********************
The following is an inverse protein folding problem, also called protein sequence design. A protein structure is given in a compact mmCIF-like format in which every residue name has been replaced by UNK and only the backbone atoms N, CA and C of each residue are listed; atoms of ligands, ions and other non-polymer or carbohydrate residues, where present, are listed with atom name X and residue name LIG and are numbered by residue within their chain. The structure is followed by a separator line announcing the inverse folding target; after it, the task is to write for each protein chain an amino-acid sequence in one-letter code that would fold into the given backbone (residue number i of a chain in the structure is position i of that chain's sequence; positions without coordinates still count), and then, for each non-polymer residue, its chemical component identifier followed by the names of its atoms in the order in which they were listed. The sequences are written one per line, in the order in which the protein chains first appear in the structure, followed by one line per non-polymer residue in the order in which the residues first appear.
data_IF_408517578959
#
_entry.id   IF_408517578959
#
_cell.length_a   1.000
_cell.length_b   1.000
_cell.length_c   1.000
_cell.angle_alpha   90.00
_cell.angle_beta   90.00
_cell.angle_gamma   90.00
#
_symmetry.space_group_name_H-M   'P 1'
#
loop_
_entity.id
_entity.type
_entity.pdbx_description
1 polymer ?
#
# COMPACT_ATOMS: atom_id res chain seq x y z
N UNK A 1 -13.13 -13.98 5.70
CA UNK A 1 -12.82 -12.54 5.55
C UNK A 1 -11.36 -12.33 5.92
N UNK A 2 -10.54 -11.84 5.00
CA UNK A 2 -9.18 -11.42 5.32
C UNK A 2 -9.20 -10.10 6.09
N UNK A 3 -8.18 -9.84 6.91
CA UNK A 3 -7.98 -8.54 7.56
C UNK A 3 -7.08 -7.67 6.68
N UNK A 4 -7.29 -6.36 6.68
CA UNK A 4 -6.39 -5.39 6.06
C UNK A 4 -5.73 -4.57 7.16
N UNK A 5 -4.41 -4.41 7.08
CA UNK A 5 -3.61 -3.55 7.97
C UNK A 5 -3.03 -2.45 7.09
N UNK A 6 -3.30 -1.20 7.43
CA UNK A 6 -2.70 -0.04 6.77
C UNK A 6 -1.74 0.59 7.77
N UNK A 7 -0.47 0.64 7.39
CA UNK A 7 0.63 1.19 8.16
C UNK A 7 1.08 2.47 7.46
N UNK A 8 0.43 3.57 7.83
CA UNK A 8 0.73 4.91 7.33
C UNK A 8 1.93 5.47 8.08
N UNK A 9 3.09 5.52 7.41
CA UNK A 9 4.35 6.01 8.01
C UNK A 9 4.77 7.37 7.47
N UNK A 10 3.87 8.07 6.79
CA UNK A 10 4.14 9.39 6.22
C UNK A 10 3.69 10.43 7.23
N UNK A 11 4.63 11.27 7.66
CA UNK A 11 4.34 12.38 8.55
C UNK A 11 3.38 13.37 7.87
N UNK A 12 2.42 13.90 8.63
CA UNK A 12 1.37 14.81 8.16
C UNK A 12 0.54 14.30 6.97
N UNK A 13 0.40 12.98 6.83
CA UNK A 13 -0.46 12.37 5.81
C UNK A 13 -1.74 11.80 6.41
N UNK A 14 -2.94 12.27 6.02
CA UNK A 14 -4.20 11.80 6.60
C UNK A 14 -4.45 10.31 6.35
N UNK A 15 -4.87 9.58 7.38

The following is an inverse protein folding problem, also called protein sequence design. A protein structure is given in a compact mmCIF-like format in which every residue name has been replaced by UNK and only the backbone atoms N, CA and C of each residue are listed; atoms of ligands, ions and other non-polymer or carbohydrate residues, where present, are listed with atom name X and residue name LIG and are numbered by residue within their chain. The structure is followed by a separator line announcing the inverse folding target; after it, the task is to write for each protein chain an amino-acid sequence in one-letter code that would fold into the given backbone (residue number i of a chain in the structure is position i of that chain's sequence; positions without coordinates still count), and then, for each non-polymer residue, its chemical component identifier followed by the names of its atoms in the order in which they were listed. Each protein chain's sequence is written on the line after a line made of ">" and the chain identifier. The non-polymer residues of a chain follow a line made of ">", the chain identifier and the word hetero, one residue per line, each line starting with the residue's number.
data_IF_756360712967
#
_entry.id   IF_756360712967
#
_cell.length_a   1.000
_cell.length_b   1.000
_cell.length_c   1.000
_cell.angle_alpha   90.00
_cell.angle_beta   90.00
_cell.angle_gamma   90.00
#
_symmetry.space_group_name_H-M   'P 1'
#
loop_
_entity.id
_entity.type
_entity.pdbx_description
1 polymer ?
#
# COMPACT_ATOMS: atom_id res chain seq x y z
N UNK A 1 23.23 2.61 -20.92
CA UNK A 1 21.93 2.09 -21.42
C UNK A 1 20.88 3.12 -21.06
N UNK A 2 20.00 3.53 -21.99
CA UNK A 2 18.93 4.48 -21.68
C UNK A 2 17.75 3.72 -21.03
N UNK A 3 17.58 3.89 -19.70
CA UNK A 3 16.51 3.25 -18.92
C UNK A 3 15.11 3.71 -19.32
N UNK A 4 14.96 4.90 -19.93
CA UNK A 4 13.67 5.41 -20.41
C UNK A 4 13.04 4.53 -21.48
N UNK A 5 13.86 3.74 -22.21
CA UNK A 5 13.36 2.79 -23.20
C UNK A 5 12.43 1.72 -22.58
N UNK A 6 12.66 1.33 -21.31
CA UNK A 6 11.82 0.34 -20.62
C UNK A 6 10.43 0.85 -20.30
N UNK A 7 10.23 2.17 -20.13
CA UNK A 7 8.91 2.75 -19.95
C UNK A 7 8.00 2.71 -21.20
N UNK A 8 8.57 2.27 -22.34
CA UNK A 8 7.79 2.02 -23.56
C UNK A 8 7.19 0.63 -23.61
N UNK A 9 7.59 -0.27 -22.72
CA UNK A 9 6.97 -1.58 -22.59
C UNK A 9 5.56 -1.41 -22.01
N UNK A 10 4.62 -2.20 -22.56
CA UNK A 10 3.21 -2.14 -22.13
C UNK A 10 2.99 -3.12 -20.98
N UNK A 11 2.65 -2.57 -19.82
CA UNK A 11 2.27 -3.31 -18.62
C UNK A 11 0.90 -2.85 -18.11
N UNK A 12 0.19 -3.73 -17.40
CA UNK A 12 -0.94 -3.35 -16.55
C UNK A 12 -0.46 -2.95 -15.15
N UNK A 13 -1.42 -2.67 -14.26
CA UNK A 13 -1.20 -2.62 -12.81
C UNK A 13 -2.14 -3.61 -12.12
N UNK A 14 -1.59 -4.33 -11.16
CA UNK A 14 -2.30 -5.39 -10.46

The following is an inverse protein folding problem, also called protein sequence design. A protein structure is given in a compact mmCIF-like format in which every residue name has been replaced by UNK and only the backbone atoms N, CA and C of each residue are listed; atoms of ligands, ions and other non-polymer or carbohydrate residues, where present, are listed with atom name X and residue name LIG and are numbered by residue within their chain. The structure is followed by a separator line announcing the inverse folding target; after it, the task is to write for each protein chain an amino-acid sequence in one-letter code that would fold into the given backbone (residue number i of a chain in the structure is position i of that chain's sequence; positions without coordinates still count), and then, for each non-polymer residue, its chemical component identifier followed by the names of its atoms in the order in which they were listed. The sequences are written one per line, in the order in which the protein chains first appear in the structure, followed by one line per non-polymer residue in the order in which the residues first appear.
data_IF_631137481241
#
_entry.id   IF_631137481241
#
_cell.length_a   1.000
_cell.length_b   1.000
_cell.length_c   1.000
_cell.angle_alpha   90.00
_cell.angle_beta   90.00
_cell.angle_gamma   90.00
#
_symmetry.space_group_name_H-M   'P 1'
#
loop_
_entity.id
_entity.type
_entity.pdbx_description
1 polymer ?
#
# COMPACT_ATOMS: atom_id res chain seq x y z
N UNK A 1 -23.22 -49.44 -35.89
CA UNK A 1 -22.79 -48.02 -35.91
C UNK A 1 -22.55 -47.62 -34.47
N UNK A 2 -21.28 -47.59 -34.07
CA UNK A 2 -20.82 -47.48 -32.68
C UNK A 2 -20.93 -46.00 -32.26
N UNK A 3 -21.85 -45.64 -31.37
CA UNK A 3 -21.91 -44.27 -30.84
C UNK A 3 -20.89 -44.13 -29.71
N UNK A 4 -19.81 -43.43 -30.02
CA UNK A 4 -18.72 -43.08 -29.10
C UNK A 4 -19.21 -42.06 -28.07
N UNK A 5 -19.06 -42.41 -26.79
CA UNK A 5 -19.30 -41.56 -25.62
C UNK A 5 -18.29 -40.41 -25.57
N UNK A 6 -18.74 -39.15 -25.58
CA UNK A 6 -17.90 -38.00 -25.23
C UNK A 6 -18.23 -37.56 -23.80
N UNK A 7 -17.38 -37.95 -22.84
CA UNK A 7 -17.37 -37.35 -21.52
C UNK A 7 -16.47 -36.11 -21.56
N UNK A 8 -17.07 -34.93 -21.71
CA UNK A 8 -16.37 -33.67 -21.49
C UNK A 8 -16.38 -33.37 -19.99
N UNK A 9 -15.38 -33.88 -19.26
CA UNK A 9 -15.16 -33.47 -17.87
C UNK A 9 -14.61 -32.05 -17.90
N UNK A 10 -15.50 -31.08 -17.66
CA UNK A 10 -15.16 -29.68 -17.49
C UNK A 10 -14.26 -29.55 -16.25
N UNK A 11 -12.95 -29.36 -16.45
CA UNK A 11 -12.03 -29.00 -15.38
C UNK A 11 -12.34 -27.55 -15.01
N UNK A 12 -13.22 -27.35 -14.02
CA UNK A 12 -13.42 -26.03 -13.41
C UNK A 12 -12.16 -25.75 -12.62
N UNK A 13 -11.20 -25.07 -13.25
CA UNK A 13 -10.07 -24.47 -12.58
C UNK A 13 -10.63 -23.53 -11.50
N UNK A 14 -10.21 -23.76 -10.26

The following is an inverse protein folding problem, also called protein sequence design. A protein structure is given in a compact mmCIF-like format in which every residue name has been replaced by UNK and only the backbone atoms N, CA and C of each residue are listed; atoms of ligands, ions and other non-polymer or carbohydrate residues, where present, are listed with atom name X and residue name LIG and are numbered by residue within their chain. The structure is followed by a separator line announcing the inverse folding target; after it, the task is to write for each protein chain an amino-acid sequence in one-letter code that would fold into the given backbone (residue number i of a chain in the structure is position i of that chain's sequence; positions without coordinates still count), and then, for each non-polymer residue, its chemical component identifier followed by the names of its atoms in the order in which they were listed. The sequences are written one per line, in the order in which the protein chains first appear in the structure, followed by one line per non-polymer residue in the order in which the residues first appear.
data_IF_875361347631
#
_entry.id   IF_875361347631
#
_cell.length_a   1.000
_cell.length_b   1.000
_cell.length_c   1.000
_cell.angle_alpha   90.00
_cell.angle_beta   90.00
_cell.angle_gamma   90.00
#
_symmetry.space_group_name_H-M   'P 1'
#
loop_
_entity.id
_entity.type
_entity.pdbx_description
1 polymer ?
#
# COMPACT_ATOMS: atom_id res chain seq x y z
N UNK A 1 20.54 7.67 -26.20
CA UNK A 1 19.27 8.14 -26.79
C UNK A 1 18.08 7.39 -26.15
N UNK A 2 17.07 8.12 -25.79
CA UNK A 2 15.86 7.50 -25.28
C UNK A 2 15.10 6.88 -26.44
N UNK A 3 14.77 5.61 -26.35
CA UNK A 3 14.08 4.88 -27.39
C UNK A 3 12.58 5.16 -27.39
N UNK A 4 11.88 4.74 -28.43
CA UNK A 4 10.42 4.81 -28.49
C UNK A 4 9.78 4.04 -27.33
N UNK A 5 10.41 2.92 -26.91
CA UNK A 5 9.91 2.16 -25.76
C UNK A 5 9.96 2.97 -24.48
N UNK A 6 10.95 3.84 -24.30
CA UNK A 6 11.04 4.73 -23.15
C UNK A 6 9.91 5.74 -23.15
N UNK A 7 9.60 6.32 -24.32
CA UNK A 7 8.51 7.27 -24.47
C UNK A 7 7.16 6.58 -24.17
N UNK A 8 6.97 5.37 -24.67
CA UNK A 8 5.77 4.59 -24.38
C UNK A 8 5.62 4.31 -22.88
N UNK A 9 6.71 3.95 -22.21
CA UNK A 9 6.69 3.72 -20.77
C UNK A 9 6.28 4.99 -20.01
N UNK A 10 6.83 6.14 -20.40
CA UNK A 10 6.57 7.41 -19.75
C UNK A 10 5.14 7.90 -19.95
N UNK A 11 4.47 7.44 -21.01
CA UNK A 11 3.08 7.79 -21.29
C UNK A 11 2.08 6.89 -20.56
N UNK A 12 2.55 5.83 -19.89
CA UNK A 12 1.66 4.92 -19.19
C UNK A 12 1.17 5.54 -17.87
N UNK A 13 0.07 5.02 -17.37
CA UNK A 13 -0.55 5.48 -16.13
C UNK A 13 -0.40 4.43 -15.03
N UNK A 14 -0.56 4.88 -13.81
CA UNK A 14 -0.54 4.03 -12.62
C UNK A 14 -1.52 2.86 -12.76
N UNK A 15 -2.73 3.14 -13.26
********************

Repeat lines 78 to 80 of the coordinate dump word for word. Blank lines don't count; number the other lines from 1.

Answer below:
#
loop_
_entity.id